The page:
NEW YORK (AP) -- NBC has started running additional commercials in its telecasts of the Sydney Olympics to compensate advertisers for a shortfall in TV audiences.
An extra two ads per hour, on average, were shown during the network's Olympics show on Wednesday night.
The move translates into a slight trimming of some aspect of what viewers see of the Sydney Games, be it competition coverage, feature stories or studio reports.
Nielsen numbers through the first five nights of the games were 9 percent lower than the 16.1 minimum national rating that ad buyers were guaranteed.
The 14.6 cumulative average rating through Tuesday's telecast -- each rating point represents a little more than 1 million TV households -- puts the Sydney Olympics on course to be the lowest-rated Summer Games ever.
In the run-up to these Olympics, NBC Sports touted its plan to show nine minutes of commercials per hour, saying that was 30 seconds less than for its broadcasts during the 1996 Atlanta Olympics and about a minute under what the four major broadcast networks average during prime time.
Now, though, less than a week into the Olympics, that plan has been changed because the ratings have been lower than anticipated.
Instead of 18 national ads each hour, NBC's audiences are seeing 20 -- in addition to local affiliates' ad time.
The extra commercials, in theory, allow sponsors to get their messages across to as many Olympics viewers as they had counted on when they paid as much as $600,000 for a half-minute commercial in prime time on NBC.
"Even at 20 units, that's at the current network average and below what's often on during prime time," NBC Sports vice president Kevin Sullivan said from Sydney.
"The viewer's experience is not affected."
NBC paid the International Olympic Committee $705 million for the exclusive U.S. broadcast rights to the Sydney Olympics -- $249 million more than the network paid for the Atlanta Games.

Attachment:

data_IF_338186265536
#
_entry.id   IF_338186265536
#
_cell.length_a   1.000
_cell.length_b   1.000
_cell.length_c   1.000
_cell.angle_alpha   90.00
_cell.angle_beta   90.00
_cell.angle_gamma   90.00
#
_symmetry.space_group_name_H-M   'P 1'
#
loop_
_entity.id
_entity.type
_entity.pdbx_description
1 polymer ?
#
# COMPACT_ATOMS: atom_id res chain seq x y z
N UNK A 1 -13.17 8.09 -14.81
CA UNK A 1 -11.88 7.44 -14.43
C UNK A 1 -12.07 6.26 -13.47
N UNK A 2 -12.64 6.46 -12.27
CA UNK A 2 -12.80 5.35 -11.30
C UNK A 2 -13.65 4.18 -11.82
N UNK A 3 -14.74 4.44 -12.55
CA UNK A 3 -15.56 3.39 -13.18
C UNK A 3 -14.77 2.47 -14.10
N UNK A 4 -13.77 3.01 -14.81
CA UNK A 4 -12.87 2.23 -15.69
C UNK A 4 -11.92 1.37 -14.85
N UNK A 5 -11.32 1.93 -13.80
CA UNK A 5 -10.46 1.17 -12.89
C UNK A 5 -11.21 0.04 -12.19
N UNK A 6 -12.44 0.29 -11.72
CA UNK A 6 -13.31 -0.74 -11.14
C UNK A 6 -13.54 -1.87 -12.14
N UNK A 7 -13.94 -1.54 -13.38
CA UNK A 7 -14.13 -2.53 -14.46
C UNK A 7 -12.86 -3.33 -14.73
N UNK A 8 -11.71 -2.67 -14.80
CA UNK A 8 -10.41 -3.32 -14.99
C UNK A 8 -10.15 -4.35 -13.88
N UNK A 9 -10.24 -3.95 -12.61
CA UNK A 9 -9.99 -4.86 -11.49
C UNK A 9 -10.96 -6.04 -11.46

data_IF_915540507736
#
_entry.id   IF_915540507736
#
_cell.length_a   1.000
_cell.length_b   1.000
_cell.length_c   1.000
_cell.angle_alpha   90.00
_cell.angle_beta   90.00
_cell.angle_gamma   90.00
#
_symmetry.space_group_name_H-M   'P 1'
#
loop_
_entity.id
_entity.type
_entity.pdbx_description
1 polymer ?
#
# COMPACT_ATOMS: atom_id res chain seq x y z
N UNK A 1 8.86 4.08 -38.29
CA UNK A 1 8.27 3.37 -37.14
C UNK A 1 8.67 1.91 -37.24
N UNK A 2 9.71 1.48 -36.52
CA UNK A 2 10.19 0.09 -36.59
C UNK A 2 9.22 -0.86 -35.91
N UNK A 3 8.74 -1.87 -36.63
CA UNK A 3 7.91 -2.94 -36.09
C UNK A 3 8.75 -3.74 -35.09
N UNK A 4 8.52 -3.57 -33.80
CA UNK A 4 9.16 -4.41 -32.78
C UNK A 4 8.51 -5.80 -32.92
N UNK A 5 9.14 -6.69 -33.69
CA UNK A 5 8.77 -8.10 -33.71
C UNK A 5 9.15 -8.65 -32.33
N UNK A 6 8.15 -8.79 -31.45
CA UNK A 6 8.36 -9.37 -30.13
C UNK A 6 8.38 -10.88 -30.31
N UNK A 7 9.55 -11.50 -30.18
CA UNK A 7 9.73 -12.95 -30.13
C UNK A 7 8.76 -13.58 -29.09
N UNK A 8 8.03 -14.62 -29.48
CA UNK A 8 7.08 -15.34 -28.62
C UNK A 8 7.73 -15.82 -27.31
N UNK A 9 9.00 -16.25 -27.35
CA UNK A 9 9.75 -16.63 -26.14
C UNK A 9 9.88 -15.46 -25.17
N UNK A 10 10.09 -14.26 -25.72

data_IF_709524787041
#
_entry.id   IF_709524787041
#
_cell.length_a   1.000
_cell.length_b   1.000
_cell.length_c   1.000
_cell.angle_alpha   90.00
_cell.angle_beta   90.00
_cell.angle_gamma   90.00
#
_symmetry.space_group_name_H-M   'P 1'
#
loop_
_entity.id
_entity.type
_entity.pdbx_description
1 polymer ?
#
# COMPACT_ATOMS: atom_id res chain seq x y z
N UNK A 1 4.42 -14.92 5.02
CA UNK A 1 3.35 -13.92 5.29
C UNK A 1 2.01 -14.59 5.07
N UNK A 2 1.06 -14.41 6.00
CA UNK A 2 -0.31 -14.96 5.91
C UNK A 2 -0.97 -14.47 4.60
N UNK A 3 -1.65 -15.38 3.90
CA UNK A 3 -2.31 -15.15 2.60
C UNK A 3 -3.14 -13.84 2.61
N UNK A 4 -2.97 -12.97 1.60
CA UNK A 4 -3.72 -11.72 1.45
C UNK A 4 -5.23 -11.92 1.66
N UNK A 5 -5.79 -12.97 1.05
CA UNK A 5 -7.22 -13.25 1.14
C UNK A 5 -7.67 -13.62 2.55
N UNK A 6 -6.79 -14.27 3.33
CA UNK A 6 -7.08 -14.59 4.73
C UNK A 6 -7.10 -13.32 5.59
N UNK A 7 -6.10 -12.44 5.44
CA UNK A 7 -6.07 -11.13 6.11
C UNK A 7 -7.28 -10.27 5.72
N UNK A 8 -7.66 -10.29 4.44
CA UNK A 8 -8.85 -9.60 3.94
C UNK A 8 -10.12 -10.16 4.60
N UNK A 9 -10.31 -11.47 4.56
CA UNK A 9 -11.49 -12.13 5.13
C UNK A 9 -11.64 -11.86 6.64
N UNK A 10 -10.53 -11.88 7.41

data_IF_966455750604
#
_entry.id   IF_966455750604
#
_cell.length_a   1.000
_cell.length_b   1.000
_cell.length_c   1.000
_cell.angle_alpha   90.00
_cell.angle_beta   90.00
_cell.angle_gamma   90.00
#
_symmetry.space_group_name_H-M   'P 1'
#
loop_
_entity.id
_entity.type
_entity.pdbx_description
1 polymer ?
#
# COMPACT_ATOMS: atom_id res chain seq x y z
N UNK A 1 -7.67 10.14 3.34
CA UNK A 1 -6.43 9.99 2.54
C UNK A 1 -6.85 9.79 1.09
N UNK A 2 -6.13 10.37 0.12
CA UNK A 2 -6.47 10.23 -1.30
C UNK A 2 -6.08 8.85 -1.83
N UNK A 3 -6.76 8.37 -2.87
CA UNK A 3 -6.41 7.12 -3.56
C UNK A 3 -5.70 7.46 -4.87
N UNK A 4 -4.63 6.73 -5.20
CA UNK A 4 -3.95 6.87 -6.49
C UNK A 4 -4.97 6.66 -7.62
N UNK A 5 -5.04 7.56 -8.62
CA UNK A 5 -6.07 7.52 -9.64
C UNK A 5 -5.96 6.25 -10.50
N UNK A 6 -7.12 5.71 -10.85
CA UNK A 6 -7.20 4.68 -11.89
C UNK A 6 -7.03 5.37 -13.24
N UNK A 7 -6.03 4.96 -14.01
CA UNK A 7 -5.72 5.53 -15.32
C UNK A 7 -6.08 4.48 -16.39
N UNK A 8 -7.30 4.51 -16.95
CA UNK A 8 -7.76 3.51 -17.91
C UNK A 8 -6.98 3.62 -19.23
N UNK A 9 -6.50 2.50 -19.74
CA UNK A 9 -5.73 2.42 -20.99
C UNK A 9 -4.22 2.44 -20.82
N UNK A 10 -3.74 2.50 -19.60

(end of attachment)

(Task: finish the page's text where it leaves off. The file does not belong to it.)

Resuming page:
The network also owns the rights to each of the next four Olympics, through 2008, at a combined cost of about $2.8 billion. Ad rates for those games will be based in part on how the ratings turn out for the Sydney Olympics.
NBC Sports compiled a record $900 million in gross advertising sales for these Olympics, turning a profit on what it spent on rights fees and $100 million in production costs.
The extra ads won't affect the network's bottom line, NBC has said.
Through Tuesday night -- Wednesday night's ratings were expected to be released late Thursday -- the cumulative ratings were 36 percent lower than for the Atlanta Games, and 12 percent below what the 1988 Seoul Olympics averaged through the same number of days.
There are several factors that could be contributing to the drop-off. They include the 15-hour time difference between Sydney and the East Coast; NBC's decision, based on that gap, to show all competition on tape, from two to 20 hours after it takes place; and TV competition from college and pro football and baseball's pennant races.
All of those elements, though, were taken into account when NBC told sponsors what to expect from the ratings.
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